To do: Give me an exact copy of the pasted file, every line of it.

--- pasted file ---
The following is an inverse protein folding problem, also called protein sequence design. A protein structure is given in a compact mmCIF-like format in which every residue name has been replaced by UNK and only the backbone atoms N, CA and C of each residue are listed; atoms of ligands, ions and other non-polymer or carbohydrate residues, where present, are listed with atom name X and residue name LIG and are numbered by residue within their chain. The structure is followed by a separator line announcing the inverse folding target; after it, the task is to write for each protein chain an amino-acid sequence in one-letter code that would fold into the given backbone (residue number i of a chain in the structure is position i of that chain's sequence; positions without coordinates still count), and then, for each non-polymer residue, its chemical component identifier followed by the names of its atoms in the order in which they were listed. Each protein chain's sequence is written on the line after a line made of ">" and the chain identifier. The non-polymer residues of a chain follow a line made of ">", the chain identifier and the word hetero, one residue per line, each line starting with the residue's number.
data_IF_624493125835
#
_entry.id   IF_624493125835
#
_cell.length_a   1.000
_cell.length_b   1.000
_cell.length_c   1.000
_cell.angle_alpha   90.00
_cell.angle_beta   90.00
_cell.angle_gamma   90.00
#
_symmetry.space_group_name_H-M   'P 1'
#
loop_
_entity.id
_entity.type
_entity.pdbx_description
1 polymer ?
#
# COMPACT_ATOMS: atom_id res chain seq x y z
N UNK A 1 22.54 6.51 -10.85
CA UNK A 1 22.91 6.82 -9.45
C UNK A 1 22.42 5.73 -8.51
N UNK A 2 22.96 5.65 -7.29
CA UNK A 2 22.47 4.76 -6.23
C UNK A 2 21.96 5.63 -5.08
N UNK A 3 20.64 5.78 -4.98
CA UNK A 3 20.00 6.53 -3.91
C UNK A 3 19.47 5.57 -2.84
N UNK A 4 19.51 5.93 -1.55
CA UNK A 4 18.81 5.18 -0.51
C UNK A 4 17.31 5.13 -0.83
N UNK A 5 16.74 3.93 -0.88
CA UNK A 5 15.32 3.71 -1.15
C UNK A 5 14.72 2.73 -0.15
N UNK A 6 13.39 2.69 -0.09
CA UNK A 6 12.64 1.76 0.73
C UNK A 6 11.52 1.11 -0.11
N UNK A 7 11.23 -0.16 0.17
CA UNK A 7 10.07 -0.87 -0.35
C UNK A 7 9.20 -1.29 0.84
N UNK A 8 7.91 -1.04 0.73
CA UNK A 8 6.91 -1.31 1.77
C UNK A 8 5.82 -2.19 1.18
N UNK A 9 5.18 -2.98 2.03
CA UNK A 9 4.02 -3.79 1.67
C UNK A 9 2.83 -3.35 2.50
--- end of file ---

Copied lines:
The following is an inverse protein folding problem, also called protein sequence design. A protein structure is given in a compact mmCIF-like format in which every residue name has been replaced by UNK and only the backbone atoms N, CA and C of each residue are listed; atoms of ligands, ions and other non-polymer or carbohydrate residues, where present, are listed with atom name X and residue name LIG and are numbered by residue within their chain. The structure is followed by a separator line announcing the inverse folding target; after it, the task is to write for each protein chain an amino-acid sequence in one-letter code that would fold into the given backbone (residue number i of a chain in the structure is position i of that chain's sequence; positions without coordinates still count), and then, for each non-polymer residue, its chemical component identifier followed by the names of its atoms in the order in which they were listed. Each protein chain's sequence is written on the line after a line made of ">" and the chain identifier. The non-polymer residues of a chain follow a line made of ">", the chain identifier and the word hetero, one residue per line, each line starting with the residue's number.
data_IF_624493125835
#
_entry.id   IF_624493125835
#
_cell.length_a   1.000
_cell.length_b   1.000
_cell.length_c   1.000
_cell.angle_alpha   90.00
_cell.angle_beta   90.00
_cell.angle_gamma   90.00
#
_symmetry.space_group_name_H-M   'P 1'
#
loop_
_entity.id
_entity.type
_entity.pdbx_description
1 polymer ?
#
# COMPACT_ATOMS: atom_id res chain seq x y z
N UNK A 1 22.54 6.51 -10.85
CA UNK A 1 22.91 6.82 -9.45
C UNK A 1 22.42 5.73 -8.51
N UNK A 2 22.96 5.65 -7.29
CA UNK A 2 22.47 4.76 -6.23
C UNK A 2 21.96 5.63 -5.08
N UNK A 3 20.64 5.78 -4.98
CA UNK A 3 20.00 6.53 -3.91
C UNK A 3 19.47 5.57 -2.84
N UNK A 4 19.51 5.93 -1.55
CA UNK A 4 18.81 5.18 -0.51
C UNK A 4 17.31 5.13 -0.83
N UNK A 5 16.74 3.93 -0.88
CA UNK A 5 15.32 3.71 -1.15
C UNK A 5 14.72 2.73 -0.15
N UNK A 6 13.39 2.69 -0.09
CA UNK A 6 12.64 1.76 0.73
C UNK A 6 11.52 1.11 -0.11
N UNK A 7 11.23 -0.16 0.17
CA UNK A 7 10.07 -0.87 -0.35
C UNK A 7 9.20 -1.29 0.84
N UNK A 8 7.91 -1.04 0.73
CA UNK A 8 6.91 -1.31 1.77
C UNK A 8 5.82 -2.19 1.18
N UNK A 9 5.18 -2.98 2.03
CA UNK A 9 4.02 -3.79 1.67
C UNK A 9 2.83 -3.35 2.50